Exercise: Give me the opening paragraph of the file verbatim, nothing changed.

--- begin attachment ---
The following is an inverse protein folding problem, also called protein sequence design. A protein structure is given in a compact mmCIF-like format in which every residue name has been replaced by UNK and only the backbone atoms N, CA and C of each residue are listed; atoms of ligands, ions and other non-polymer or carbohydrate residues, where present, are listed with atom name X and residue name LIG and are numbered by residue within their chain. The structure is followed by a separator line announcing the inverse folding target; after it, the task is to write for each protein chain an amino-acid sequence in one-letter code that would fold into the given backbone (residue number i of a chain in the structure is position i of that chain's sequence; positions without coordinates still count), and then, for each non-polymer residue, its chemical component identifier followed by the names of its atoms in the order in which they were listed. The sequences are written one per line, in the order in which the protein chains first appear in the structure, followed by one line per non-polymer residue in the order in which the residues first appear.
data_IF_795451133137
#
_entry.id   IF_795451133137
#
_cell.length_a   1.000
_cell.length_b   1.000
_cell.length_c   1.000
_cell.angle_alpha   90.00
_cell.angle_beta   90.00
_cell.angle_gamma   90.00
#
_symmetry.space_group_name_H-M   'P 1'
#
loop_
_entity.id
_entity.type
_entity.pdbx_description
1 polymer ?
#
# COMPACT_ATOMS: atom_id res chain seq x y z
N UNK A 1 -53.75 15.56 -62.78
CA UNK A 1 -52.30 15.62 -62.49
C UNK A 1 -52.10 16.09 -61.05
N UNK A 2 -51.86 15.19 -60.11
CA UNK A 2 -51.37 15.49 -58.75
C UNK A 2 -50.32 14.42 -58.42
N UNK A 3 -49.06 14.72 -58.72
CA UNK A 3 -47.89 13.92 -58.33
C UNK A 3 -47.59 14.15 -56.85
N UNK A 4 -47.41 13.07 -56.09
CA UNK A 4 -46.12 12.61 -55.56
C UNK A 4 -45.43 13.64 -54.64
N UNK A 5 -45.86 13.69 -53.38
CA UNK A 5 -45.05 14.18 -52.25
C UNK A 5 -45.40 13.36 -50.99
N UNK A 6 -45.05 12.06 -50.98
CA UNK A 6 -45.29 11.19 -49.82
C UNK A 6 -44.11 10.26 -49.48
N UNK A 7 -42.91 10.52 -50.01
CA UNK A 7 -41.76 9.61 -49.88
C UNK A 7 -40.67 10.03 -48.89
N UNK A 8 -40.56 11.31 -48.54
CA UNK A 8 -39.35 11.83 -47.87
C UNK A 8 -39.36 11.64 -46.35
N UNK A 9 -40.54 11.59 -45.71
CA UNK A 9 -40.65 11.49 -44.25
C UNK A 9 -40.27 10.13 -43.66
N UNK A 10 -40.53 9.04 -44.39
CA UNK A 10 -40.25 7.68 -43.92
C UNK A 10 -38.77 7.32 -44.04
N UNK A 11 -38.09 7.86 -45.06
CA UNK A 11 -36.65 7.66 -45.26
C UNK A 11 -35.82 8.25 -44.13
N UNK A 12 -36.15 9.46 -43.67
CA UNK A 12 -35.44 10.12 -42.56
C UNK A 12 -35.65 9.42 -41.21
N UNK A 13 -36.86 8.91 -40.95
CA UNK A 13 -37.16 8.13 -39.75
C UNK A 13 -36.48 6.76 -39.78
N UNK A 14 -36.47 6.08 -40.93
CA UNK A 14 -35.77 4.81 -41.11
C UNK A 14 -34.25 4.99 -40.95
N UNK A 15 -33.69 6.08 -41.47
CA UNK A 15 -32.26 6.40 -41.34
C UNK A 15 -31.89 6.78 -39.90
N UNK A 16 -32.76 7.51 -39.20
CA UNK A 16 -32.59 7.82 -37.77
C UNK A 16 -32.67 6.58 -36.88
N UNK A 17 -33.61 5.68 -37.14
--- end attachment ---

The following is an inverse protein folding problem, also called protein sequence design. A protein structure is given in a compact mmCIF-like format in which every residue name has been replaced by UNK and only the backbone atoms N, CA and C of each residue are listed; atoms of ligands, ions and other non-polymer or carbohydrate residues, where present, are listed with atom name X and residue name LIG and are numbered by residue within their chain. The structure is followed by a separator line announcing the inverse folding target; after it, the task is to write for each protein chain an amino-acid sequence in one-letter code that would fold into the given backbone (residue number i of a chain in the structure is position i of that chain's sequence; positions without coordinates still count), and then, for each non-polymer residue, its chemical component identifier followed by the names of its atoms in the order in which they were listed. The sequences are written one per line, in the order in which the protein chains first appear in the structure, followed by one line per non-polymer residue in the order in which the residues first appear.